U3O8 Price Update: Q2 2019 in Review

Energy Investing

U3O8 spot prices were at US$25.20 per pound at the start of Q2 and ended the period at around US$24.80. Here’s an overview of the quarter.

The U3O8 spot price stagnated for much of Q2, but optimism remained strong in the uranium sector ahead of US President Donald Trump’sSection 232 comments.  

The spot price was hovering around US$25.20 per pound in early April, a US$3.70 decrease from its January high of US$28.90.

Over Q2, stockpiles remained high and the price continued to slip, reaching its lowest point in the quarter in May when it was at US$24.05. As of mid-July, the spot price was sitting at US$26.15. 

U3O8 price update: Sector awaits action

There hasn’t been much price action in the uranium market over the last three months, with the major story being the Section 232 report on foreign imports in the US.

The investigation, which was conducted by the US Department of Commerce, examined the impact of uranium imports on national security. It was handed over to the president in mid-April.

“The available data suggests that the underwhelming Q2 was not the result of a new flood of secondary supply from Japan, or the like,” said Lobo Tiggre, CEO of Louis James LLC. “Rather, ironically, it may be the Section 232 petition. Industry insiders are saying that some of the utilities — all of which have uranium stockpiles — are holding off on new purchase contracts until they know what Trump is going to do.” 

The anticipation of the presidential decision kept utility companies away from market and created speculation about new quotas in the US and what other measures might be implemented to secure America’s uranium sector.

In addition to production allocations, the idea that the president could extend an executive order issued last year was also mulled over.

As Mercenary Geologist Mickey Fulp explained, “(Trump) signed an executive order that the Department of Defense could not use any foreign uranium supplies for 100 nuclear subs and five aircraft carriers. That’s a significant amount of uranium.”

The president’s Section 232 decision, which was passed down late in the afternoon on July 12,implemented no domestic production quotas, even though Trump acknowledged that there is cause for concern about foreign uranium imports. 

Trump has ordered more examination into the sector, tasking a working group with re-evaluating the domestic uranium market over the next 90 days.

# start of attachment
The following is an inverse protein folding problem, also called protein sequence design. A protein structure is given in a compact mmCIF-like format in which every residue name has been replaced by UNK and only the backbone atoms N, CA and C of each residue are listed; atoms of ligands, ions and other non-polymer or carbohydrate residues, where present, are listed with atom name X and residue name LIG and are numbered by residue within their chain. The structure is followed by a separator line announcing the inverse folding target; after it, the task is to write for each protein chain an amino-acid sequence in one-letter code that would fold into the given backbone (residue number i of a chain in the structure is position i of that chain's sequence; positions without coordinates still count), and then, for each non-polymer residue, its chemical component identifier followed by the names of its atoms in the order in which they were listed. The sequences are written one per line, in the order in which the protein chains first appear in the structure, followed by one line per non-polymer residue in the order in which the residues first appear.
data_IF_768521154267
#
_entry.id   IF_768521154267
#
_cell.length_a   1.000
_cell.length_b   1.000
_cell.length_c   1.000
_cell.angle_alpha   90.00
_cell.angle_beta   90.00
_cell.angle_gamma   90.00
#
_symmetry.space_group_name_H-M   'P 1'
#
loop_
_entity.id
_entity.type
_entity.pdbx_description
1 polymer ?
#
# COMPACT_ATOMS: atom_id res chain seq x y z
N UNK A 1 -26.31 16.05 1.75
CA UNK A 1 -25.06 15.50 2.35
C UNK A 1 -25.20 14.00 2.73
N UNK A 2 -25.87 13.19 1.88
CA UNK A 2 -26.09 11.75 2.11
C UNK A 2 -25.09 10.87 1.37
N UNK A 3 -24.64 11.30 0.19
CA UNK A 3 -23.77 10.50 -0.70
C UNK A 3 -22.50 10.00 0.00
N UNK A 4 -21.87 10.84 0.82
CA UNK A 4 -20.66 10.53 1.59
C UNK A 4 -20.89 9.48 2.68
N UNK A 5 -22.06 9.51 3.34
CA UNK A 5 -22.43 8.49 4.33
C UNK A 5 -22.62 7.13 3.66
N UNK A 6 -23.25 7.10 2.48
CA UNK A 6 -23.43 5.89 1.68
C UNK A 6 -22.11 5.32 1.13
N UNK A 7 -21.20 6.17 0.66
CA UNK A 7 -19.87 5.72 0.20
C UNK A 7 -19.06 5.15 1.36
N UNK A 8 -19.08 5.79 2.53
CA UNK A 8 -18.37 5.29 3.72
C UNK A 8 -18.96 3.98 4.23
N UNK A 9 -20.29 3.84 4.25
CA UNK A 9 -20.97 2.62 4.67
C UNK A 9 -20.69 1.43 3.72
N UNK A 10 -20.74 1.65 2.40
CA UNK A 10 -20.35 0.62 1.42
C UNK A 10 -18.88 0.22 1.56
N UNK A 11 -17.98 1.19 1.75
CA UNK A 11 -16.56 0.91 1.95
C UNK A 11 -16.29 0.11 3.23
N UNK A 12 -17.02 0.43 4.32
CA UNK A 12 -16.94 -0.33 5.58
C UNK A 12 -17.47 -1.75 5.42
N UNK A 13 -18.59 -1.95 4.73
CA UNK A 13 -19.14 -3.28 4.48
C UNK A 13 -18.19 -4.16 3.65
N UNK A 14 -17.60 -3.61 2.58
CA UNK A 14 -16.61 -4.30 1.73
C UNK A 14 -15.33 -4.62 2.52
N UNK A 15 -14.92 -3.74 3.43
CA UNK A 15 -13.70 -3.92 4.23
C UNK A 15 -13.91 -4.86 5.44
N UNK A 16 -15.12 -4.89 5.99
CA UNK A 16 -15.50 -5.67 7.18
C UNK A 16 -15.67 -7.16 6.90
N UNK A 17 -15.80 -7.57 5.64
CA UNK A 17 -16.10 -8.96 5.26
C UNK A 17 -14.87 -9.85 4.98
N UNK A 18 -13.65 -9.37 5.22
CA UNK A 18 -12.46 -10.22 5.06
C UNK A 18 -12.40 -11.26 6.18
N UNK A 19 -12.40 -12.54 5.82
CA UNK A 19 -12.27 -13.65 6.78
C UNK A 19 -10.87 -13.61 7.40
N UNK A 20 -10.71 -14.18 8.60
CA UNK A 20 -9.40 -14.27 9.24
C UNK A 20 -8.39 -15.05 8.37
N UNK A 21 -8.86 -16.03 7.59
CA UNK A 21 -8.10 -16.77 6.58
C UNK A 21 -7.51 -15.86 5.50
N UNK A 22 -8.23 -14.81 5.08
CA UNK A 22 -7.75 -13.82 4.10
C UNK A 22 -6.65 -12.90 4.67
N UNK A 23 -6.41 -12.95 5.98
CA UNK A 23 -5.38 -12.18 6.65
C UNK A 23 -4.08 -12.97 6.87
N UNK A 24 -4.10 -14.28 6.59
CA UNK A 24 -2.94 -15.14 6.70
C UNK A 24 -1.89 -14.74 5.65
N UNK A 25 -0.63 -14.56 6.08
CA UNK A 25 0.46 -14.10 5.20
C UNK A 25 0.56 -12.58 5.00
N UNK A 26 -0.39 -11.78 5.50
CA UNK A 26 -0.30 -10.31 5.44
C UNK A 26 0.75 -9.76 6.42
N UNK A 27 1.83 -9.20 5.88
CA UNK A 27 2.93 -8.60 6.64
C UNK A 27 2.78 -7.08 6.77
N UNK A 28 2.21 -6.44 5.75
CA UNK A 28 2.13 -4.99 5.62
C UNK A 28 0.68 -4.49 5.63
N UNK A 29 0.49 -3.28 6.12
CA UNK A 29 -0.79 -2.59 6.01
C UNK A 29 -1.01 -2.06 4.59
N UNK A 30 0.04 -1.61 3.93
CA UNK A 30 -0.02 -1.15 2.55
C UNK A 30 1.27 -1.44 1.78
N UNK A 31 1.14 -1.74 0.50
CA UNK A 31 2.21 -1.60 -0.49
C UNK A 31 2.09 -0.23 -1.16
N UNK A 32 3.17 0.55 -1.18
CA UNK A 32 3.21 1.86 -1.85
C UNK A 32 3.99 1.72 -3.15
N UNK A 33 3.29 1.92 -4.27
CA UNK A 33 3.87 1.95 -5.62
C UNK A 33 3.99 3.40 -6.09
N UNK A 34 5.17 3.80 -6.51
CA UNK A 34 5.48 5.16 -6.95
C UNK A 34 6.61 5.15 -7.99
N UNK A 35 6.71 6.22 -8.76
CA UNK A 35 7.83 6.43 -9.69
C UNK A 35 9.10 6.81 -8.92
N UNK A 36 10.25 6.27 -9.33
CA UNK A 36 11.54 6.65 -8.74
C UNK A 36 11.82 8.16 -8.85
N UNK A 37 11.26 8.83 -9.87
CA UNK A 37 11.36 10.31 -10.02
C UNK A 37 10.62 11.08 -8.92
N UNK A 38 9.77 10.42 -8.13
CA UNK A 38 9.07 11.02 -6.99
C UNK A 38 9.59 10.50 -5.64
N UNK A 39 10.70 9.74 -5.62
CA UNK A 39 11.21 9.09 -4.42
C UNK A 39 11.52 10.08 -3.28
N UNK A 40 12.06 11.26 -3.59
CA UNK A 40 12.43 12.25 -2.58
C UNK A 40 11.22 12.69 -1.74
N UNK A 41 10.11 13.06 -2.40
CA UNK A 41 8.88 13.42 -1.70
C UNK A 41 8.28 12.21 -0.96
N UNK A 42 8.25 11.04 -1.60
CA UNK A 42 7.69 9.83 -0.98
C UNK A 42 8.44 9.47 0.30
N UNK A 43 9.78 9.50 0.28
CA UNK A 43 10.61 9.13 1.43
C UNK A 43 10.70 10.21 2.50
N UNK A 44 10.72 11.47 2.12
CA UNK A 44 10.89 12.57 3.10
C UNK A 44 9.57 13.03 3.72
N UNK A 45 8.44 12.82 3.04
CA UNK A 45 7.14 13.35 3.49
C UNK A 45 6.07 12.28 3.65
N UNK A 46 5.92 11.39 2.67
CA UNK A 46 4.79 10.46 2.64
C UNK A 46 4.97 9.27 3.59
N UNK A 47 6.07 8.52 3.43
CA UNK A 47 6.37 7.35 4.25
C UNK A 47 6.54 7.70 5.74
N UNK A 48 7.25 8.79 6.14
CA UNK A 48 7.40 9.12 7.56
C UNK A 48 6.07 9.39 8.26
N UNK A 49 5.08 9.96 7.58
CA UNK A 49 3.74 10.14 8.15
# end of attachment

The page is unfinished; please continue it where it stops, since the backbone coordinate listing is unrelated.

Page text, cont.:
The news that the president will not take any action was disappointing to Fulp, who views the continued review of the sector as “redundant.”

Many of the members of the newly formed investigatory group already weighed in during the Department of Commerce’s nearly year-long Section 232 investigation. 

While American companies may be displeased with the lack of finality in the decision, Canadian uranium company NexGen Energy (TSX:NXE) sees the announcement as an advantageous opportunity for itself and other Canadian uranium producers. 

“With the uncertainty created by the Section 232 investigation now concluded, with President Trump determining to take no trade action to support US domestic supply, Canada as a whole, and NexGen specifically, is in the preferred position given that it will have the largest and lowest-cost operation in the world coming from just north of the border,” Travis McPherson, vice president of corporate development, told the Investing News Network. 

“The decision bodes well for all Canadian uranium given the US is the largest consumer of uranium and the Trump administration is undertaking significant steps to revitalize the nuclear energy sector in the US, including next-generation reactor technologies.” 

U3O8 price update: Outside the US 

At the end of April, uranium major Cameco (TSX:CCO,NYSE:CCJ) received environmental approval for the Yeelirrie uranium site, located in the remote Northern Goldfields region of Western Australia. 

The project is considered to be one of the country’s largest undeveloped uranium deposits.